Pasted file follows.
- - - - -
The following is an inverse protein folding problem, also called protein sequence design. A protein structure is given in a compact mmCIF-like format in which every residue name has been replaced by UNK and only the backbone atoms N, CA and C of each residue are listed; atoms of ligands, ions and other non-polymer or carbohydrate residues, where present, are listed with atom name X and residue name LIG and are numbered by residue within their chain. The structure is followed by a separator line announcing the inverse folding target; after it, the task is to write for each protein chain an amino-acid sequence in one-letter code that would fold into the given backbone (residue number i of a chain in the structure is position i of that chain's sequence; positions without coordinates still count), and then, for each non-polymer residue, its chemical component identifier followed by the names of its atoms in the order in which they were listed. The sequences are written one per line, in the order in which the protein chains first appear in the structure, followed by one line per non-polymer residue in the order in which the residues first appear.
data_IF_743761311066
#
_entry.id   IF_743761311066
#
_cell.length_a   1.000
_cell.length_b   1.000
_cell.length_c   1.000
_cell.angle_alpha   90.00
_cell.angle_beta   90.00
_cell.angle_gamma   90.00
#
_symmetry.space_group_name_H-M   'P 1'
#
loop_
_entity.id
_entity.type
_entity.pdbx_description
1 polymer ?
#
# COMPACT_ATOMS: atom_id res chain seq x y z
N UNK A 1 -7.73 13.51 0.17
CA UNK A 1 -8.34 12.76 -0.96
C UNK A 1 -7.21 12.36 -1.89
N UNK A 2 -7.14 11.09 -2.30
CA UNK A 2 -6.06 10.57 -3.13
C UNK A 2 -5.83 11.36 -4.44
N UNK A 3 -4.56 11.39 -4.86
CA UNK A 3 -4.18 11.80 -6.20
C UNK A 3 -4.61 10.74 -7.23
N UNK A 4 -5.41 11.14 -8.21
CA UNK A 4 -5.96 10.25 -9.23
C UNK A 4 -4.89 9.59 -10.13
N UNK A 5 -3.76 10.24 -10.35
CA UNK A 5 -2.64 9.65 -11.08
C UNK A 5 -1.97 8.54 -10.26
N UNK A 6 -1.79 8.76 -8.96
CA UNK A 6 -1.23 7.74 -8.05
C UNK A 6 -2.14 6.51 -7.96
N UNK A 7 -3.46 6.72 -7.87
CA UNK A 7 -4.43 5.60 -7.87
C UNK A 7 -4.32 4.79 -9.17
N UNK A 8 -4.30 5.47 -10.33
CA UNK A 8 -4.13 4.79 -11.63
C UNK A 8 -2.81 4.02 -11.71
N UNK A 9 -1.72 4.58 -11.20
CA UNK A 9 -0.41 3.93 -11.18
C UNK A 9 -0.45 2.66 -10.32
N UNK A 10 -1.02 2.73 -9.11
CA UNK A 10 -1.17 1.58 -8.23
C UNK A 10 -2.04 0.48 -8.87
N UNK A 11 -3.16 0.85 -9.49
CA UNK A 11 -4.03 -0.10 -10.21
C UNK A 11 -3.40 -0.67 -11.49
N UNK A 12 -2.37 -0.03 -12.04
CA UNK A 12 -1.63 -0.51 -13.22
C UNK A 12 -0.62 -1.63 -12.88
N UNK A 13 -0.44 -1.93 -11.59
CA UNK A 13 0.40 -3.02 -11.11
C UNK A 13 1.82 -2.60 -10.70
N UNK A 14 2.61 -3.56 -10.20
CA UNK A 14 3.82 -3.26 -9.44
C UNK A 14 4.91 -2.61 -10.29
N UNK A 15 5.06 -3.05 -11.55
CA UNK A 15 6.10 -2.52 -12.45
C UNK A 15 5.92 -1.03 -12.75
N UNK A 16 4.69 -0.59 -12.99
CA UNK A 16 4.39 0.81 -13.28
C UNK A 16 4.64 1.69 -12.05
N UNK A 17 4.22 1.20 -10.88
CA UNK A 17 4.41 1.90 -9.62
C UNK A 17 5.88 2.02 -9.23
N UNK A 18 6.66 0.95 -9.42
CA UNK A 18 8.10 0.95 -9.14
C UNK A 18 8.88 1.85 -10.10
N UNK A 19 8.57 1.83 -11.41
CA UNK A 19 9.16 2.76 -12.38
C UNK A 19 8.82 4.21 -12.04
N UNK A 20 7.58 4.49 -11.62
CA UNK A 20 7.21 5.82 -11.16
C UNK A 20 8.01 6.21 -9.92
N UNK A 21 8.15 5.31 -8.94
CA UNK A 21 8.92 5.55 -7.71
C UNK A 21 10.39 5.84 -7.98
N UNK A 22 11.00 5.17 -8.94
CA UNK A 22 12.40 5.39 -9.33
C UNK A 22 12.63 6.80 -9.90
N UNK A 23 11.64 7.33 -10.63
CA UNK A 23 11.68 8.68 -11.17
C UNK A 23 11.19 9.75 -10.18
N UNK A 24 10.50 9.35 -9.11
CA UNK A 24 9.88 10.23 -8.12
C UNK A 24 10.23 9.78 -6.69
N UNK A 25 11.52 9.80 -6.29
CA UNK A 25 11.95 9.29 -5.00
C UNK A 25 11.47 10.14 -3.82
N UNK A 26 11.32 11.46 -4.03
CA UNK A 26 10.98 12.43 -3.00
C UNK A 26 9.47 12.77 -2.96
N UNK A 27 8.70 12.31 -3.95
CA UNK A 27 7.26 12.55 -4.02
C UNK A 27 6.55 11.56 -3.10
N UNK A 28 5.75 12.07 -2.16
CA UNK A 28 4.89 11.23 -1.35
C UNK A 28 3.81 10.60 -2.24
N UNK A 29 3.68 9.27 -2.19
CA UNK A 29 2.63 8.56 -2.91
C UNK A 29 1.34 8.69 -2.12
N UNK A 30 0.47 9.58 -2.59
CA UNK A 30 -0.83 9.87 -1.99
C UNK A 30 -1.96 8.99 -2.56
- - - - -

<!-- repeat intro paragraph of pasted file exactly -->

The following is an inverse protein folding problem, also called protein sequence design. A protein structure is given in a compact mmCIF-like format in which every residue name has been replaced by UNK and only the backbone atoms N, CA and C of each residue are listed; atoms of ligands, ions and other non-polymer or carbohydrate residues, where present, are listed with atom name X and residue name LIG and are numbered by residue within their chain. The structure is followed by a separator line announcing the inverse folding target; after it, the task is to write for each protein chain an amino-acid sequence in one-letter code that would fold into the given backbone (residue number i of a chain in the structure is position i of that chain's sequence; positions without coordinates still count), and then, for each non-polymer residue, its chemical component identifier followed by the names of its atoms in the order in which they were listed. The sequences are written one per line, in the order in which the protein chains first appear in the structure, followed by one line per non-polymer residue in the order in which the residues first appear.